Featured Research

from universities, journals, and other organizations

Cooling Lessens Brain Damage In Sick Newborn Babies

Date:
January 30, 2005
Source:
University Of Bristol
Summary:
Cooling the brains of babies deprived of oxygen at birth can reduce the risk of brain damage and cerebral palsy, according to an international study published in the Lancet on-line.

Baby wearing cap.
Credit: Photo courtesy of University Of Bristol

Cooling the brains of babies deprived of oxygen at birth can reduce the risk of brain damage and cerebral palsy, according to an international study published today (January 28) in the Lancet on-line.

Related Articles


To achieve cooling, the body temperature of babies in the trial was lowered by 3-4 degrees for 72 hours after birth using a water-filled cap.

The research was undertaken in hospitals in North America, New Zealand and the UK, and the UK arm of the trial was carried out in University College London Hospital, the University of Bristol at St Michael's and Southmead Hospitals, and Imperial College London at Hammersmith Hospital.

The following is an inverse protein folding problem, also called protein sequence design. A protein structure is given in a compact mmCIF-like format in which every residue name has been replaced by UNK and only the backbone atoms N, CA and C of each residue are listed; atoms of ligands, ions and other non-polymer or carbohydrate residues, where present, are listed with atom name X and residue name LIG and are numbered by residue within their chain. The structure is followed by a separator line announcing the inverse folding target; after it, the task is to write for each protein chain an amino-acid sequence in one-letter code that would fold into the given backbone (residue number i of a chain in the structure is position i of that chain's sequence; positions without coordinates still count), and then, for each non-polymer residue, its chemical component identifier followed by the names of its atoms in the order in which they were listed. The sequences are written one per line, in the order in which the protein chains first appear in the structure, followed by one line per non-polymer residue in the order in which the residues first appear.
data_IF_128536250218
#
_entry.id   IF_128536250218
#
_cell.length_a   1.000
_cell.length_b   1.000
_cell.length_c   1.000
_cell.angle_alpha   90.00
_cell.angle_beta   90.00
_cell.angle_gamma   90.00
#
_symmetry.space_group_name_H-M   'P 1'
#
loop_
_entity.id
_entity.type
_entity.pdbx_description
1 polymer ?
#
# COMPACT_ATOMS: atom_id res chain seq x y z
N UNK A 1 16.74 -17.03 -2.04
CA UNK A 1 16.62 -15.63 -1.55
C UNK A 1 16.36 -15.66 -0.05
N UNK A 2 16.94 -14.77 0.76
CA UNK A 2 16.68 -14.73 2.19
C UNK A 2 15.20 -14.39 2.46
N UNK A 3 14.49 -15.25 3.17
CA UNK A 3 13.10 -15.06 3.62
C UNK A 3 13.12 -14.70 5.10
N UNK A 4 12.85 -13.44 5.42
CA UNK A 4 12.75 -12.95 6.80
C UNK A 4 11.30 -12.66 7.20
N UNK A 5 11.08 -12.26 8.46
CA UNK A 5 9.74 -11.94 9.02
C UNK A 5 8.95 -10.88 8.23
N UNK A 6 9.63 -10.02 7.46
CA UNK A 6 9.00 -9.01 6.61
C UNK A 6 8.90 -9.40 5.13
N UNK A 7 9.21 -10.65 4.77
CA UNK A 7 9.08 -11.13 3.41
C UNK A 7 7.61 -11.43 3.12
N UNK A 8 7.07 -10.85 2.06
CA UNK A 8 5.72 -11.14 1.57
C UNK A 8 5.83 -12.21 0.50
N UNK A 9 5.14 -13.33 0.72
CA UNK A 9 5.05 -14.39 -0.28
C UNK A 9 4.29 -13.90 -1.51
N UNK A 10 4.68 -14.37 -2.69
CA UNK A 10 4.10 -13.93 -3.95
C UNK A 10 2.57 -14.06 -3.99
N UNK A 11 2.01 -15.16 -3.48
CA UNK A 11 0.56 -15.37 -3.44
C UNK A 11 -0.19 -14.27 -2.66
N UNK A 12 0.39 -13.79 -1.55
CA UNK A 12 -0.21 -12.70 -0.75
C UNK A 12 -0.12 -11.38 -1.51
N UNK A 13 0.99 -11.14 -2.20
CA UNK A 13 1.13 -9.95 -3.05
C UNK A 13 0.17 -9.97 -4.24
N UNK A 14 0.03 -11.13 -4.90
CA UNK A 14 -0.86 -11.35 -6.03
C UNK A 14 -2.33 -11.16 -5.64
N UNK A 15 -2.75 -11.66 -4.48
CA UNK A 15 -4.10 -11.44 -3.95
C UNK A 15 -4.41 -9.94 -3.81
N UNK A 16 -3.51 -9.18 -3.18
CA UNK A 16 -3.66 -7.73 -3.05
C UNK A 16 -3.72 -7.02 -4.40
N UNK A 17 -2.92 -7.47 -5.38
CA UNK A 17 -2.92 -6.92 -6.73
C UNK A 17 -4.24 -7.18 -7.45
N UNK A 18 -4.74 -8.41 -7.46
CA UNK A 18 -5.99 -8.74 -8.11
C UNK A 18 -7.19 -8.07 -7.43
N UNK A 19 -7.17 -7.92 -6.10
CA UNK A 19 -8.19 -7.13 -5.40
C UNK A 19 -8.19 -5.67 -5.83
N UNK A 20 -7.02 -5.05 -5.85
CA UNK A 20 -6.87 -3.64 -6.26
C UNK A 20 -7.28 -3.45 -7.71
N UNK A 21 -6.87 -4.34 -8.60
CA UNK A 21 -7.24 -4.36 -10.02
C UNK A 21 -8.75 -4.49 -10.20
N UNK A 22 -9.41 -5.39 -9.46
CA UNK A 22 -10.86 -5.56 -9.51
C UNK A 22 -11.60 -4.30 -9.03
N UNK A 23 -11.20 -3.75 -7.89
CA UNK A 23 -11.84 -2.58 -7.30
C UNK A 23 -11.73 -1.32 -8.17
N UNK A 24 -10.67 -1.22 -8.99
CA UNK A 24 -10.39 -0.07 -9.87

Babies were recruited if there was evidence that the infant had received an inadequate supply of oxygen to the brain during delivery, and when electrical activity from the brain indicated a high risk of brain injury.

The trial, which was supported by Olympic Medical from Seattle, USA indicates that, for some babies, cooling can significantly reduce brain damage. "This demonstrates for the first time that treatment may be possible for babies who suffer oxygen deprivation at birth", comments Professor Marianne Thoresen from Bristol University. Most of the English babies were treated in the Bristol hospitals.

It was discovered some years ago that when the brain is starved of oxygen at birth damage does not occur immediately; instead, as Professor John Wyatt of University College London points out, "a chemical cascade is triggered leading to brain damage hours or days afterwards".

The cooling study results from a long series of studies begun a decade ago when the UK researchers started to work on the problem together with a group from the University of Auckland in New Zealand. In experiments they found that cooling prevented the chemical cascade from causing permanent brain damage, and developed the discovery to the point where the treatment could be tested in babies.